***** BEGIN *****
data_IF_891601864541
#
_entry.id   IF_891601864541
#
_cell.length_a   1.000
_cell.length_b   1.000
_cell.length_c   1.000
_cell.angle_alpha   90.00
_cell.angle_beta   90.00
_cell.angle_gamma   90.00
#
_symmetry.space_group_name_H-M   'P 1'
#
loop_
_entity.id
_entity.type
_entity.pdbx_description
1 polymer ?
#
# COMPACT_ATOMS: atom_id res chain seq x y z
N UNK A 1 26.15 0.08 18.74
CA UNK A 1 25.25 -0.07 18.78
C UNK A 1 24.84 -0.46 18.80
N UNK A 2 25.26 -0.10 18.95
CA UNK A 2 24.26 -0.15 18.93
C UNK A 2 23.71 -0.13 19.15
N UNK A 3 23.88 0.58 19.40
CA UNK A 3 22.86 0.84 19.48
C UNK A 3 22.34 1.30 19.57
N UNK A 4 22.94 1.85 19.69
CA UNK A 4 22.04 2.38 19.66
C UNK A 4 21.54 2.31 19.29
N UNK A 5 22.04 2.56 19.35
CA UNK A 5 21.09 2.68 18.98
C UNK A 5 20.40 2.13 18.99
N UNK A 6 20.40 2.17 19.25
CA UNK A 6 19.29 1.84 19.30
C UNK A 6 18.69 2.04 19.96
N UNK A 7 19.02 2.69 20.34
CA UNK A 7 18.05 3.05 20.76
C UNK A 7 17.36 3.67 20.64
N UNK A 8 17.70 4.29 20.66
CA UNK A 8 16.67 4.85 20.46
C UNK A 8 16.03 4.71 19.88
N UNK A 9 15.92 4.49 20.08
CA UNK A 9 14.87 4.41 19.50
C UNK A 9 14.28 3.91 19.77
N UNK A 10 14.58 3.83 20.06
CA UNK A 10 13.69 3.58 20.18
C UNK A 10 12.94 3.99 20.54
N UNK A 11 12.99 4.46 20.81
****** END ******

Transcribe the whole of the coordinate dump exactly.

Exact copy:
data_IF_891601864541
#
_entry.id   IF_891601864541
#
_cell.length_a   1.000
_cell.length_b   1.000
_cell.length_c   1.000
_cell.angle_alpha   90.00
_cell.angle_beta   90.00
_cell.angle_gamma   90.00
#
_symmetry.space_group_name_H-M   'P 1'
#
loop_
_entity.id
_entity.type
_entity.pdbx_description
1 polymer ?
#
# COMPACT_ATOMS: atom_id res chain seq x y z
N UNK A 1 26.15 0.08 18.74
CA UNK A 1 25.25 -0.07 18.78
C UNK A 1 24.84 -0.46 18.80
N UNK A 2 25.26 -0.10 18.95
CA UNK A 2 24.26 -0.15 18.93
C UNK A 2 23.71 -0.13 19.15
N UNK A 3 23.88 0.58 19.40
CA UNK A 3 22.86 0.84 19.48
C UNK A 3 22.34 1.30 19.57
N UNK A 4 22.94 1.85 19.69
CA UNK A 4 22.04 2.38 19.66
C UNK A 4 21.54 2.31 19.29
N UNK A 5 22.04 2.56 19.35
CA UNK A 5 21.09 2.68 18.98
C UNK A 5 20.40 2.13 18.99
N UNK A 6 20.40 2.17 19.25
CA UNK A 6 19.29 1.84 19.30
C UNK A 6 18.69 2.04 19.96
N UNK A 7 19.02 2.69 20.34
CA UNK A 7 18.05 3.05 20.76
C UNK A 7 17.36 3.67 20.64
N UNK A 8 17.70 4.29 20.66
CA UNK A 8 16.67 4.85 20.46
C UNK A 8 16.03 4.71 19.88
N UNK A 9 15.92 4.49 20.08
CA UNK A 9 14.87 4.41 19.50
C UNK A 9 14.28 3.91 19.77
N UNK A 10 14.58 3.83 20.06
CA UNK A 10 13.69 3.58 20.18
C UNK A 10 12.94 3.99 20.54
N UNK A 11 12.99 4.46 20.81